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By Ian Dipple Friday 28 February 2014 Updated: 28/02 09:22
THE SUCCESS of the development of Redditch as a new town is set to be examined as part of an exhibition marking the start of the borough’s 50th anniversary celebrations.
Members of Redditch Local History Society have analysed scores of archive material left behind by the Redditch Development Corporation for the History of Redditch exhibition from 1964 to 2014 which runs from Wednesday, March 12 to 30 at Forge Mill Needle Museum.
Among them is Brian Stallard, a former chartered engineer with the corporation, who has first hand knowledge of the challenges faced in developing the new town to grow from a population of 24,000 to a projected 100,000 by the end of the 20th century - a target which won’t actually be reached on current projections until about 2030.
The exhibition will focus on seven key areas of the development and set out the planners’ vision, how it was implemented and an analysis of the success of the plans.
One of those areas is the town centre which was the most heavily affected by the changes, with large residential areas such as Evesham Street and Walford Street cleared to make way for The Kingfisher Shopping Centre. Many ‘Old Redditch’ residents feel it was a mistake that ripped the heart out of the town and a new centre should have been constructed in what is now known as Oakenshaw.
But Mr Stallard is not convinced that would have led to a better situation than the town finds itself in today.
“The other side of the coin is what would have happened if we had built the town centre somewhere else? With a new shopping centre on another site this centre would have declined. You would also have had to move the health centre, the banking sector - it was more than just the shopping centre,” he said.
Mr Stallard revealed the bandstand area survived, partly because it was a conservation area, and also because the corporation’s board felt it had ‘ambience’ and the shops were generally uniform in design.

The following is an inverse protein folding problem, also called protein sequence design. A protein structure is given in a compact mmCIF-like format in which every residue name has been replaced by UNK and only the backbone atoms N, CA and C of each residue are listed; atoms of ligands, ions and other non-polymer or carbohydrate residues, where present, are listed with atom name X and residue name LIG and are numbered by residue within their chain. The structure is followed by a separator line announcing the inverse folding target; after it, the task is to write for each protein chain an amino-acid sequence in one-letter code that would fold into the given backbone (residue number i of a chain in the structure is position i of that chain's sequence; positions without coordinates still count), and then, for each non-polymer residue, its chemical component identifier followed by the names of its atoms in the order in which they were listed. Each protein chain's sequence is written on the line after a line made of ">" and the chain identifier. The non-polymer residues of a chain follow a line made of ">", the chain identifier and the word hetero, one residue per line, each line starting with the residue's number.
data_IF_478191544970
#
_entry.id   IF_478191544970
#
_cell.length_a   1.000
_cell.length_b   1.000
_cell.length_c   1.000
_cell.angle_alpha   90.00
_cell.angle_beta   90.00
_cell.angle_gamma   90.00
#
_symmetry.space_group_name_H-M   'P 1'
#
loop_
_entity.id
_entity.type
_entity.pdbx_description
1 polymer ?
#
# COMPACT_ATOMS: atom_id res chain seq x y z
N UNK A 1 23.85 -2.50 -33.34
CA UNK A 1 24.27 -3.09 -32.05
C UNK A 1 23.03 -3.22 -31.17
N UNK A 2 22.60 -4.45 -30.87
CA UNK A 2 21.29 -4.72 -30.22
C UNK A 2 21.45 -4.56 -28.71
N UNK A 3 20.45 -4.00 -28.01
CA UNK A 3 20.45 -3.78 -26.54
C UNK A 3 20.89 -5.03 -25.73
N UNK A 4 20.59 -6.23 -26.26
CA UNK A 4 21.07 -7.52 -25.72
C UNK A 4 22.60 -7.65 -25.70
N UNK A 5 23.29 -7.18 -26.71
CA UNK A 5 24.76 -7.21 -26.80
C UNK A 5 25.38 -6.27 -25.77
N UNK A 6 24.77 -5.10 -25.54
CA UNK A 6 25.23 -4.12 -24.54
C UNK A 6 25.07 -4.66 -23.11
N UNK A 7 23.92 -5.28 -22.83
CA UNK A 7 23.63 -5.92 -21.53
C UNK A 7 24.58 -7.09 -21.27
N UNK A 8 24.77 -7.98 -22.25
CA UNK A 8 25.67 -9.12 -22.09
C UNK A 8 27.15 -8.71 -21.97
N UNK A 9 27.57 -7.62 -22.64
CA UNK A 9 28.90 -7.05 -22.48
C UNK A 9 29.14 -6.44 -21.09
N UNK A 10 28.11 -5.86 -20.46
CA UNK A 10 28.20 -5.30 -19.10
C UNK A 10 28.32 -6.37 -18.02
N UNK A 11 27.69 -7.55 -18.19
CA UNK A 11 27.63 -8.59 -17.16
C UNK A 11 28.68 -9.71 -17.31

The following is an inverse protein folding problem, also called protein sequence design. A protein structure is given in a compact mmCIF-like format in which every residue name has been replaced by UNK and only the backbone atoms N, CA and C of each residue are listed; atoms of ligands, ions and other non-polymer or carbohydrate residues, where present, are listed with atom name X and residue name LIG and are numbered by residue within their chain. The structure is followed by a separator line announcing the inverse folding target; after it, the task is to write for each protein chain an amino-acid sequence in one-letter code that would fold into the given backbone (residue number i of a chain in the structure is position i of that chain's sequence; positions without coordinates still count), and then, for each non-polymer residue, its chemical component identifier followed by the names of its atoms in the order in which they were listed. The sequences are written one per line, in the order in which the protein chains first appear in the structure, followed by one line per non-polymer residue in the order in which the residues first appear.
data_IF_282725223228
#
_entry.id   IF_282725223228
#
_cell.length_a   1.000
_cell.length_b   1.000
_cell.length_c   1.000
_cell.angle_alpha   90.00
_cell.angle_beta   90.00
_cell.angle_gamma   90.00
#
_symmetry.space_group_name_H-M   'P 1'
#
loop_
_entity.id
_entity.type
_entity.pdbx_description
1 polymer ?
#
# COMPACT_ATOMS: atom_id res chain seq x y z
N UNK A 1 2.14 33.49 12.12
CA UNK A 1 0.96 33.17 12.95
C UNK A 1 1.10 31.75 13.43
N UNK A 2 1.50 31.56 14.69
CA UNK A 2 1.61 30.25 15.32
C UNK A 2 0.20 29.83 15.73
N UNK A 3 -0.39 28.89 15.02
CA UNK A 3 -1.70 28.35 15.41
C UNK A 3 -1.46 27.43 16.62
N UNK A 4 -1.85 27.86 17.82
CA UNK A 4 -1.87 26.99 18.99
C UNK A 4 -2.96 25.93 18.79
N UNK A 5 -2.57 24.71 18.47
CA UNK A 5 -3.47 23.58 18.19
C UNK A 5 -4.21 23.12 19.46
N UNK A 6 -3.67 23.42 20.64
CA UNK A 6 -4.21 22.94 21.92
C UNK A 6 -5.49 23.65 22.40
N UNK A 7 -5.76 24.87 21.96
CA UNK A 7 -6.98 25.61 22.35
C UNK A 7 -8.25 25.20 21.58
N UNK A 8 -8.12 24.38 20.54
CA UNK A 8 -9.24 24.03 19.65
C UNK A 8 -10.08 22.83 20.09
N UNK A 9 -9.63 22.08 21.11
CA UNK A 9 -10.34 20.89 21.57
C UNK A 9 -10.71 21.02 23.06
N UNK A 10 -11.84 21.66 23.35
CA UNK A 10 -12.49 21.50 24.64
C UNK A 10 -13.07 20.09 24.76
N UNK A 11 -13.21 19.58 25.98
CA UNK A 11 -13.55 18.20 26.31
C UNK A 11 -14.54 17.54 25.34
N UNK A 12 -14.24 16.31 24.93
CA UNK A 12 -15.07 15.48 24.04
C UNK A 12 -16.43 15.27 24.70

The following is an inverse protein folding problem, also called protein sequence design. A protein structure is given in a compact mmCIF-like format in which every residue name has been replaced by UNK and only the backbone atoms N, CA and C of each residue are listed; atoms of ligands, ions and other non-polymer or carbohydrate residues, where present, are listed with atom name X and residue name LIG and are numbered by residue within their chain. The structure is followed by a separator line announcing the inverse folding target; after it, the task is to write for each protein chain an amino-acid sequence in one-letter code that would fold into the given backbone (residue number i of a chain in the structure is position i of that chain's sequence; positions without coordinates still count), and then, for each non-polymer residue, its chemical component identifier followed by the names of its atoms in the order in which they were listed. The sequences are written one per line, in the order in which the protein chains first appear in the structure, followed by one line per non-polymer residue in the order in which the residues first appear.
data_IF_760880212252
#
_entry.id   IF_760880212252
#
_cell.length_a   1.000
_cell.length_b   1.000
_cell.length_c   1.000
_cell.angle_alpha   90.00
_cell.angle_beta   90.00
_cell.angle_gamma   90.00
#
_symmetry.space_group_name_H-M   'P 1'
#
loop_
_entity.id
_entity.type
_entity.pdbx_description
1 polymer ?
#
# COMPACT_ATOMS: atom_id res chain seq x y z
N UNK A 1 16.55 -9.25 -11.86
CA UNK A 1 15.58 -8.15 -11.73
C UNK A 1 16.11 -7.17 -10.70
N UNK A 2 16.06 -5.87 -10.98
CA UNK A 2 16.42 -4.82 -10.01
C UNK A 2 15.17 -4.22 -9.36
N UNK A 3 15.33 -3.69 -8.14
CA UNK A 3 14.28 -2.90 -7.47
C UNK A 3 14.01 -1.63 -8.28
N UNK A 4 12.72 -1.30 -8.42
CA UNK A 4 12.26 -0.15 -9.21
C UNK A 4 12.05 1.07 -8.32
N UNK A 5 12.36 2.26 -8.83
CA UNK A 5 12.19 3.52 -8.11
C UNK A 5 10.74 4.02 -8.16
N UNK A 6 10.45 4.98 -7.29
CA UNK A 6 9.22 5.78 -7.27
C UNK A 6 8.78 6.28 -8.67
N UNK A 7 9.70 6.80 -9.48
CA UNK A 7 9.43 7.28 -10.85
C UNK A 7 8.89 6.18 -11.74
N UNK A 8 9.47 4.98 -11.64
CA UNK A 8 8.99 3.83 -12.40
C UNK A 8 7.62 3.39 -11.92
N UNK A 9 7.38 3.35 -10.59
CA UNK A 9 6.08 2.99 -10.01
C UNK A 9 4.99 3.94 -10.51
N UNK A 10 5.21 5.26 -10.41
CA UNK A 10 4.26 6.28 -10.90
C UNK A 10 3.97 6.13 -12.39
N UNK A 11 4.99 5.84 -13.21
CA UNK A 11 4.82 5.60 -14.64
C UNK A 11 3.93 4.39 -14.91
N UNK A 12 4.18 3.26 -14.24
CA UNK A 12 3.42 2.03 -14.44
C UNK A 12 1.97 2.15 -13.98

There are a number of quirky features to the town centre design including the car parks which were constructed so motorists would pass the maximum number of spaces going up and the least going down, allowing cars to leave within an average of seven seconds per car.
Special dispensation was also granted from the Government to have the name Redditch included on road signs directing people to the town centre to avoid confusion as there were so many surrounding town centres.
Mr Stallard said the town centre plan had worked but modern developments had pulled it apart, particularly the rise of out of town supermarkets with the loss of Sainsbury’s and Tesco from the Kingfisher Shopping Centre.
“It was conceived as a consumables town centre as opposed to durables. The bullk of the shopping was intended to be done in Redditch,” he said.
“When Tesco opened in the town centre it was the biggest supermarket in Europe based on area, over two floors. When they moved out the centre declined. The development corporation was against out of town shopping.
“But the biggest problem is the internet and that’s going to affect every town, whether a new town or not.”
Derek Coombes, one of the historians working on the project, said another example of where the corporation may have made a difference was flooding. In the 1970s a series of balancing lakes were constructed, including Arrow Valley Lake, to avoid possible future flooding as part of the new town expansion.
“Redditch has been very fortunate to avoid such problems, but is this due to good luck or the work of the Development Corporation?”
The exhibition is open during Forge Mill’s usual opening hours with normal admission charges applying, although entry is free to Redditch residents on Wednesdays.
It is also the first event in the So Redditch programme to mark the 50th anniversary of new town designation, which will culminate in a week of events from July 26 to August 3.
Visit www.so-reditch.info for more information.
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